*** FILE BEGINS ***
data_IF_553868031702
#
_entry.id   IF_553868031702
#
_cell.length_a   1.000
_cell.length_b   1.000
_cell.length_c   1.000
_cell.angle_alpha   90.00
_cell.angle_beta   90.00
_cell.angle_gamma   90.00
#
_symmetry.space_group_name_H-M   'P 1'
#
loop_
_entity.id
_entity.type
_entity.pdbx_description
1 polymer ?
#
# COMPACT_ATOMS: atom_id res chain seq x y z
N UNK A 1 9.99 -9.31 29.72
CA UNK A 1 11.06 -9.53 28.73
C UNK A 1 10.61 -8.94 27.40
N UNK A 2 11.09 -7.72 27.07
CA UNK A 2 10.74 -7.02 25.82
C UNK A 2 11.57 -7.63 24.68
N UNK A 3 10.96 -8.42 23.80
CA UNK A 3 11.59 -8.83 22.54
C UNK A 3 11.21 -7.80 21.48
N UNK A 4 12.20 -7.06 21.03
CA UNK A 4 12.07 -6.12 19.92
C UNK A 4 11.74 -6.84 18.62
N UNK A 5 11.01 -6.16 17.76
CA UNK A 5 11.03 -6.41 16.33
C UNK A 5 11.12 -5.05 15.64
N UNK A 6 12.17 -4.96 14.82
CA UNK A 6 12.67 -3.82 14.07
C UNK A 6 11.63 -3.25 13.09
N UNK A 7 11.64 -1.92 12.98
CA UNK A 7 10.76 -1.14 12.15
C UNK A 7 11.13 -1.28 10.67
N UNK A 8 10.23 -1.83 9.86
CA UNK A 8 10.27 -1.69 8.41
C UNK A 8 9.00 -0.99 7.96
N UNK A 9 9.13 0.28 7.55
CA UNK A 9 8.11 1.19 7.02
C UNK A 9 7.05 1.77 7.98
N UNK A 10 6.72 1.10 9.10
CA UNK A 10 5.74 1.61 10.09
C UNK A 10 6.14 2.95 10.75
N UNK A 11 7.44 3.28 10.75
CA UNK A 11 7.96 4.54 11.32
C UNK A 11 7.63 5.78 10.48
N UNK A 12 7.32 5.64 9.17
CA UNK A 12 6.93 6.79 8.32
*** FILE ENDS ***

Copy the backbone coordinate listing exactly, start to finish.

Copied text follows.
data_IF_553868031702
#
_entry.id   IF_553868031702
#
_cell.length_a   1.000
_cell.length_b   1.000
_cell.length_c   1.000
_cell.angle_alpha   90.00
_cell.angle_beta   90.00
_cell.angle_gamma   90.00
#
_symmetry.space_group_name_H-M   'P 1'
#
loop_
_entity.id
_entity.type
_entity.pdbx_description
1 polymer ?
#
# COMPACT_ATOMS: atom_id res chain seq x y z
N UNK A 1 9.99 -9.31 29.72
CA UNK A 1 11.06 -9.53 28.73
C UNK A 1 10.61 -8.94 27.40
N UNK A 2 11.09 -7.72 27.07
CA UNK A 2 10.74 -7.02 25.82
C UNK A 2 11.57 -7.63 24.68
N UNK A 3 10.96 -8.42 23.80
CA UNK A 3 11.59 -8.83 22.54
C UNK A 3 11.21 -7.80 21.48
N UNK A 4 12.20 -7.06 21.03
CA UNK A 4 12.07 -6.12 19.92
C UNK A 4 11.74 -6.84 18.62
N UNK A 5 11.01 -6.16 17.76
CA UNK A 5 11.03 -6.41 16.33
C UNK A 5 11.12 -5.05 15.64
N UNK A 6 12.17 -4.96 14.82
CA UNK A 6 12.67 -3.82 14.07
C UNK A 6 11.63 -3.25 13.09
N UNK A 7 11.64 -1.92 12.98
CA UNK A 7 10.76 -1.14 12.15
C UNK A 7 11.13 -1.28 10.67
N UNK A 8 10.23 -1.83 9.86
CA UNK A 8 10.27 -1.69 8.41
C UNK A 8 9.00 -0.99 7.96
N UNK A 9 9.13 0.28 7.55
CA UNK A 9 8.11 1.19 7.02
C UNK A 9 7.05 1.77 7.98
N UNK A 10 6.72 1.10 9.10
CA UNK A 10 5.74 1.61 10.09
C UNK A 10 6.14 2.95 10.75
N UNK A 11 7.44 3.28 10.75
CA UNK A 11 7.96 4.54 11.32
C UNK A 11 7.63 5.78 10.48
N UNK A 12 7.32 5.64 9.17
CA UNK A 12 6.93 6.79 8.32